“What people like me in the Green Burial movement are doing—and it’s not just me, it’s a movement—is a lot like the natural birth movement in the ’70s, only it happens at the other end of the continuum. Natural funerals, like natural births, are about accepting and celebrating life.”
“Do you know Thornton Wilder’s play Our Town?” she asked me later, as we sat on a bench outside a chapel where a service had just ended. As a group of mourners streamed past us, blinking in the sunlight, she pulled a photocopied page out of her bag. “I copied this for you,” she said. It was a passage from the Stage Manager’s monologue:
Y’know, the dead don’t stay interested in us living people for very long. Gradually, gradually, they let go their hold of the earth—the ambitions they had—and the pleasures they had—and the things they suffered—and the people they loved. They get weaned away from the earth.
“Home vigils can be very powerful and comforting,” she said. “Especially when it’s a child. This isn’t something that all families are able to do, needless to say, but we’ve done it very successfully for some. You lay the body on dry ice, you keep the air conditioner up very high, and you live with it for a while. The family doesn’t have to let go so quickly—but when they see the body changing after a couple of days, they realize that it’s time.
“Mark Twain wrote so movingly about visiting his daughter’s body while she was lying in state in his house,” she continued. “The quality of his grief changed and deepened each time he saw her.”
I looked up the passage when I got home. “I have been looking at that face again,” Twain wrote about his daughter. “Would I bring her back to life if I could do it? I would not. If a word would do it, I would beg for strength to withhold the word. And I would have the strength; I am sure of it. In her loss I am almost bankrupt, and my life is a bitterness, but I am content: for she has been enriched with the most precious of all gifts—that gift which makes all other gifts mean and poor—death.”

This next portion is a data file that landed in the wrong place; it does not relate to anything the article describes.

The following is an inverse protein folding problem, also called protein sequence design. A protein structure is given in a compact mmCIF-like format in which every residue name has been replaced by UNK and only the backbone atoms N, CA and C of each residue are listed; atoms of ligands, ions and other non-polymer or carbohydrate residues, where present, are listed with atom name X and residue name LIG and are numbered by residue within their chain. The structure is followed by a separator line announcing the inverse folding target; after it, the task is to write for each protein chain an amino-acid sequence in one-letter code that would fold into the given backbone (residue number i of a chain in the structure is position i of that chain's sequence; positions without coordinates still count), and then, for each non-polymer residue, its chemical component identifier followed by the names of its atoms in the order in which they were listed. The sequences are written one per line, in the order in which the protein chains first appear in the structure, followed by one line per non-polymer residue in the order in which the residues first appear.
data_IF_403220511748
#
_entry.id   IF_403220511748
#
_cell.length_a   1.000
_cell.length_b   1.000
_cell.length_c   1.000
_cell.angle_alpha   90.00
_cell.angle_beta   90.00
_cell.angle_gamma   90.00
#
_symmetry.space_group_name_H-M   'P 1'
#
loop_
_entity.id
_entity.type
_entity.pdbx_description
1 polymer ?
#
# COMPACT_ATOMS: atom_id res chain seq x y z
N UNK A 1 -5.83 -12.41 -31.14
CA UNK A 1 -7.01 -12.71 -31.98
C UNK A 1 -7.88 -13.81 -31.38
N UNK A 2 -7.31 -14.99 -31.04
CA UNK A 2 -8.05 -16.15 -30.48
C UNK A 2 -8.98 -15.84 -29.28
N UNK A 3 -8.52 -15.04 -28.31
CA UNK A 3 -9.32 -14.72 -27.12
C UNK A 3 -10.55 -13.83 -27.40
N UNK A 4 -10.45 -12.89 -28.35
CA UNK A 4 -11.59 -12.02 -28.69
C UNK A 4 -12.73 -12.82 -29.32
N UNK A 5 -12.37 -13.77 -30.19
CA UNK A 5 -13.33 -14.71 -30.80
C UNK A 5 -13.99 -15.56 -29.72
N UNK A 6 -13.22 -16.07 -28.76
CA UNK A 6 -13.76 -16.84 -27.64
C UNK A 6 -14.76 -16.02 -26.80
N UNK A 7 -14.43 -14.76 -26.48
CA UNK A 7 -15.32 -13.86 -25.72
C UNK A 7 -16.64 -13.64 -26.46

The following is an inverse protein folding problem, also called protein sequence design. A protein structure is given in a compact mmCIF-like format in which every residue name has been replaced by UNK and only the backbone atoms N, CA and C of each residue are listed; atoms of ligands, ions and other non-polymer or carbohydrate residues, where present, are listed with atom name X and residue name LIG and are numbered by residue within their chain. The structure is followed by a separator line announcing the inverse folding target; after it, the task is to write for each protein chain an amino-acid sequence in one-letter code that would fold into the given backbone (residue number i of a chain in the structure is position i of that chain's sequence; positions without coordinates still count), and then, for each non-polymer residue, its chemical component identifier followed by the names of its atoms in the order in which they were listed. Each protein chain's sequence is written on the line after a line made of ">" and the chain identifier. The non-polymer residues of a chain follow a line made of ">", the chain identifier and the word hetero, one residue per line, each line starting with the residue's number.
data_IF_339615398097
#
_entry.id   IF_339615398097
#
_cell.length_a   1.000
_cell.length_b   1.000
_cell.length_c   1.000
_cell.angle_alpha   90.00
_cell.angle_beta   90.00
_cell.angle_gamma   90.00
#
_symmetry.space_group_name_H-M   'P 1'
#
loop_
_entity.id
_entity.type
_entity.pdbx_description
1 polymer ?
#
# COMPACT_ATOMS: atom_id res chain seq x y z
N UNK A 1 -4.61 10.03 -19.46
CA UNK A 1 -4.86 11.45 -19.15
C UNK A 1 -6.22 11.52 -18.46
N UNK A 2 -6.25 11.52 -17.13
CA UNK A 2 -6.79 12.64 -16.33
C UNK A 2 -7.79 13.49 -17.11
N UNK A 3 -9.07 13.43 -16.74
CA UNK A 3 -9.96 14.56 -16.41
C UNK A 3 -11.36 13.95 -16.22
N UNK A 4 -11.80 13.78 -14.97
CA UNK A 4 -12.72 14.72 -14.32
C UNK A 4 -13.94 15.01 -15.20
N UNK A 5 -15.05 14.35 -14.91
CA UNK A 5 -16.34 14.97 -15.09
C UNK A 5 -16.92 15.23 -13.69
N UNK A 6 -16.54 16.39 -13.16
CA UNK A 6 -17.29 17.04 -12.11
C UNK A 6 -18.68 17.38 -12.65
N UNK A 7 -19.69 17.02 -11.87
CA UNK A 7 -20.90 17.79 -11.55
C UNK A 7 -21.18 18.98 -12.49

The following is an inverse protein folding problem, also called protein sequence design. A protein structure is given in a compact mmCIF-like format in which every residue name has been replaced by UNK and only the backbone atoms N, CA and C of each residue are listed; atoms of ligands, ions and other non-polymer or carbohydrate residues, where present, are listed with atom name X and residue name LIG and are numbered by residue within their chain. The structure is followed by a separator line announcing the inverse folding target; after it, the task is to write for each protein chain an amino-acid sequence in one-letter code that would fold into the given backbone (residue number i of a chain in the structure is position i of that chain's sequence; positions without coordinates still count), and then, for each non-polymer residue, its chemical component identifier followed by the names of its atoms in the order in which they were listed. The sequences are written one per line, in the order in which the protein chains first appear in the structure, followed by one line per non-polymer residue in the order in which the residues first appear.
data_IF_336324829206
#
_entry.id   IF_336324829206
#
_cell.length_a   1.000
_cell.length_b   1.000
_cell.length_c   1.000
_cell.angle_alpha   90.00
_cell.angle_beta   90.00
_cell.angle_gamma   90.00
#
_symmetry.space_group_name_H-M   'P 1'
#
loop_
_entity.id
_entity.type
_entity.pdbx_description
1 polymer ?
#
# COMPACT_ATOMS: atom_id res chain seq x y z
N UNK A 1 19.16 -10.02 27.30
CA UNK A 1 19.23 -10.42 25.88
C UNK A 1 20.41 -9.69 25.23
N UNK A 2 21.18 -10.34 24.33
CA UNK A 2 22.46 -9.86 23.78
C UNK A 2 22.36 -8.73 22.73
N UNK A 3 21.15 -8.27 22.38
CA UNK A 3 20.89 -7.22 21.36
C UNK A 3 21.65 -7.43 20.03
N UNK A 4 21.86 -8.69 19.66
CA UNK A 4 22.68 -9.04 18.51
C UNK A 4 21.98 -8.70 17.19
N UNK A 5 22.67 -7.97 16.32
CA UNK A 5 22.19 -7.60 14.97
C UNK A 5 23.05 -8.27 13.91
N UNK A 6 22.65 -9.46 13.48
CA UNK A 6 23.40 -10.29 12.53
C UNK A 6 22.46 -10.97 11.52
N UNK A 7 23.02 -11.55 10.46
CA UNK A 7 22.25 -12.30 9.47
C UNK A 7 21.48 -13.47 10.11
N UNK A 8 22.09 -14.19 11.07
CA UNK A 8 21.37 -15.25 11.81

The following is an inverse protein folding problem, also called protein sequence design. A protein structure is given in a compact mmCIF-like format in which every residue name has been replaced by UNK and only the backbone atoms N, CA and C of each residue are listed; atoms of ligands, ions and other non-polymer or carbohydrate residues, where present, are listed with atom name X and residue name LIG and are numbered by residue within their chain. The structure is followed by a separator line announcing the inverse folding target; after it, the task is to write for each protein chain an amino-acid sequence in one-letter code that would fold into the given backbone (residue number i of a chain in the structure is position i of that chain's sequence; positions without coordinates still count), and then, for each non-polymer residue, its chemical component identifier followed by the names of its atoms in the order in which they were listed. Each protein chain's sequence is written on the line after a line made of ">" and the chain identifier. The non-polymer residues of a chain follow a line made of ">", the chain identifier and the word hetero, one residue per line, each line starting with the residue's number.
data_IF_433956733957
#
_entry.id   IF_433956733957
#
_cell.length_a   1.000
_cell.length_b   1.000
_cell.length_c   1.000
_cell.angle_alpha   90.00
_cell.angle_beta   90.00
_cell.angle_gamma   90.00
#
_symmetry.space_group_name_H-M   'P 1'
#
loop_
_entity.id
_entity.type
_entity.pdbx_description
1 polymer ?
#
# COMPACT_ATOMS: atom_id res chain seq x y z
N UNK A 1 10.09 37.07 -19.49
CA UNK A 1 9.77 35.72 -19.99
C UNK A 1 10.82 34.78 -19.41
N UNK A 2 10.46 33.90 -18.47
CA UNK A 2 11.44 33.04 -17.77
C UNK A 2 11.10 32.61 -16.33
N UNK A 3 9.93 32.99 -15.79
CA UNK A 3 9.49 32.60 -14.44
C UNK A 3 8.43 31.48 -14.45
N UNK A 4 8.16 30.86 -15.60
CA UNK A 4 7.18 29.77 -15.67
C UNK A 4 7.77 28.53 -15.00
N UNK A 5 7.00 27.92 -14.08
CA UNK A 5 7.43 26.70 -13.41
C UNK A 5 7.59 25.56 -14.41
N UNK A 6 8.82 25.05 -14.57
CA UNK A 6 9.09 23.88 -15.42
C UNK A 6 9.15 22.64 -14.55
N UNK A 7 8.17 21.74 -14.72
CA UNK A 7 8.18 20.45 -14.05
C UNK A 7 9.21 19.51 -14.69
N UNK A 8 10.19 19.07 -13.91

Amy had a client coming in to finalize the preparations for his father’s funeral, so we walked out of the cemetery together. “Funerals and the funeral industry are designed to sanitize and commodify death, to professionalize it,” I said. “Someone else comes in and deals with the mess and the misery; they whisk the body away. What you’re doing—involving the family in it, offering them natural alternatives to traditional burials that are not just greener but cheaper—doesn’t that undermine the business model? Don’t the people you work with see you as a threat?”
“They know that times are changing,” she said. “They see me as a bridge. What people like me in the Green Burial movement are doing—and it’s not just me, it’s a movement—is a lot like the natural birth movement in the ’70s, only it happens at the other end of the continuum. Natural funerals, like natural births, are about accepting and celebrating life.”
She left me with one last page—a copy of a poem called “Visiting the Graveyard” by Mary Oliver. It was about listening to the voices of the dead as they talk to each other:
It’s in an unknowable language—
I can catch the tone
But understand not a single word.
For more information about eco-friendly burials and spiritually attuned ceremonies, visit Amy Cunningham’s blog, The Inspired Funeral: Creative Ways to Approach the Inevitable.